Throughout his career, and particularly during the 1960s, Robert Rauschenberg became involved in several collaborative ventures that moved him outside the confines of his studio. Rauschenberg's approach to art as an inclusive form engaging all the senses led naturally to his work in performance. Between 1954 and 1964, he designed sets, costumes, and lighting for both the Merce Cunningham Company and the Paul Taylor Company.
His early stage designs included free-standing Combines such as Minutiae (1954) and The Tower (1957), as well as what he called "live decor," in which human action became "scenery." In the early 1960s Rauschenberg worked closely with the Judson Dance Theater, a collective comprising such dancers and visual artists as Trisha Brown, Robert Morris, Steve Paxton, Yvonne Rainer, and Carolee Schneemann. Its primary objective was to liberate movement from all formal conventions.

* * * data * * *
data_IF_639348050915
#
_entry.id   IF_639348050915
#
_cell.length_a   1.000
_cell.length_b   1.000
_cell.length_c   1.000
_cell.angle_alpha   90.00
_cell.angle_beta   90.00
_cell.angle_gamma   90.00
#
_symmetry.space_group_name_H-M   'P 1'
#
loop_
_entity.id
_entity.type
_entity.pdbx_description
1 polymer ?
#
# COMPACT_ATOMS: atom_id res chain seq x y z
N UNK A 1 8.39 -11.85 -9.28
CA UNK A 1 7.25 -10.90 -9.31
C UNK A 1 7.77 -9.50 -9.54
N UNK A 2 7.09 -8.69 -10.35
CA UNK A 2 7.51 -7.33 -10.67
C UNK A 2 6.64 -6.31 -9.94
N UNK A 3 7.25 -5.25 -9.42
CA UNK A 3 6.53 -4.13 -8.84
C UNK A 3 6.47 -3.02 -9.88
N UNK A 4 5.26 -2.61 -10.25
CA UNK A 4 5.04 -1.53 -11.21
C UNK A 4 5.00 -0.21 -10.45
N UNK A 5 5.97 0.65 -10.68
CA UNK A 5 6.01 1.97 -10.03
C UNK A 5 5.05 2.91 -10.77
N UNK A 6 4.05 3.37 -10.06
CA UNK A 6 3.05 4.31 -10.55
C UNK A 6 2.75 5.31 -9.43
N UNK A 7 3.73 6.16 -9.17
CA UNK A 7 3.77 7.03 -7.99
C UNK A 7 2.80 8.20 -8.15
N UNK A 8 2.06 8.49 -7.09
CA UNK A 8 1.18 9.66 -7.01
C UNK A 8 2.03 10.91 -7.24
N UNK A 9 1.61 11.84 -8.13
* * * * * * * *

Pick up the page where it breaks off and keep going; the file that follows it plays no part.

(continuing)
Between 1963 and 1967, Rauschenberg choreographed and performed in at least eleven documented performance pieces. Eliminating the customary division between performer and scenic element in these works, which ranged from Pelican (1963) to Urban Round (1967), he emphasized the interaction with specially designed costumes and stage props. In his ensemble pieces, such as Spring Training (1965), Map Room II (1965), and Linoleum (1966), disparate actions - some intentionally dancerly, others entirely pedestrian - were performed simultaneously. The pieces were often accompanied by audio collages made from electronically amplified noises, compilations of prerecorded music, and found sounds.